The Radar Warning That Went Unheeded

March 10, 2017

Early on the morning of December 7, 1941, George E. Elliott, Jr. was manning new radar equipment, a state-of-the-art SCR-270, on the northern tip of Oahu alongside fellow serviceman Joseph Lockard. A few hours later,  the tragic events of that day started to unfold. Would things have turned out differently had a radar warning they called in been taken seriously?

At just after 7 a.m., Elliot noticed an unusually large blip on the radar, something that seemed to indicate a rather large flight. Unsure of what the signal could be, Elliot made a call to the Information Center at Fort Shafter and was advised no one was available and he would receive a call back.

Moments later, the callback came through and Lockard answered. On the other end was Lt. Kermit Tyler who was quick to dismiss the large blip as a dozen American B-17 bombers arriving from San Francisco, a judgment call that, had it gone the other way, may have prevented the complete surprise of the impending Japanese bombardment.

USAAF Flying Fortress

With Tyler’s mistaken reassurance, Lockard was ready to pack up and end his shift but Elliot insisted on tracking the signal, partially hoping to use the incoming flight as practice on the new radar warning system. By 7:39, the blip had vanished entirely into mountains of Oahu. Almost immediately after the signal disappeared, Elliot and Lockard were pulled off duty to head back to base for breakfast. Upon their arrival, the two learned of the Japanese attack. Among the enemy forces were 183 Japanese fighters that Elliot had spotted on the radar.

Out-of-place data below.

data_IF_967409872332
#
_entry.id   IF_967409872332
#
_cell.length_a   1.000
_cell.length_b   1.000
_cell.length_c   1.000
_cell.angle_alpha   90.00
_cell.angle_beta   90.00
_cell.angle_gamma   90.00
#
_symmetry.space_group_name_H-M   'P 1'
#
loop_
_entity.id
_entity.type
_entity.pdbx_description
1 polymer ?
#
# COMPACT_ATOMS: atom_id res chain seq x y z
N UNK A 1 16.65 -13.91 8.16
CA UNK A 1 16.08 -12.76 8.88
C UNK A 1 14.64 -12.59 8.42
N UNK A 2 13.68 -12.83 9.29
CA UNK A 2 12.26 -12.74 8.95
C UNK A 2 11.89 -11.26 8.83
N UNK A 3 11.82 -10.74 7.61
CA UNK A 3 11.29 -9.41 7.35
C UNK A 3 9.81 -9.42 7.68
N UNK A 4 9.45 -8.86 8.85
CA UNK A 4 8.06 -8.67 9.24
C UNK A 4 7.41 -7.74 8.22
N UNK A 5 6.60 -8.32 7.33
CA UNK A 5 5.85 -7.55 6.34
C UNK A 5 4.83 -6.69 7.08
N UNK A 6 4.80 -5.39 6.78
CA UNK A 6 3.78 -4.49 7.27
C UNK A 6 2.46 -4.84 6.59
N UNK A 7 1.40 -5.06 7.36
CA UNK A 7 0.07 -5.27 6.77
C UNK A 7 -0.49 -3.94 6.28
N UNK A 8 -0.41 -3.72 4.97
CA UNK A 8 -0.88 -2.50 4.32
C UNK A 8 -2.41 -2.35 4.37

It’s safe to assume that, even if Tyler had heeded Elliot’s warning, the attack on Pearl Harbor still would have been devastating, but some sort of preparation—even ten minutes notice—might have saved lives of men who were unprepared for the surprise bombing.

Fact vs. Fiction

How the events of that morning unfolded has been told and retold several different ways and the blame is often passed between Tyler and Lockard. Tyler, being the commanding officer that morning, made the ultimate call to ignore it, but some may say Lockard wasn’t quite clear in relaying the magnitude of the blip Elliot had come across.

In newspaper reports from shortly after the attack, Lockard was given credit for the sighting. Lockard was the more experienced operator, so it's not surprising that Elliot’s discovery was misattributed to him.

Prior to his death in 2003, Elliot finally publicly give his version, the one that portrays him as the one who gave the warning that went ignored.

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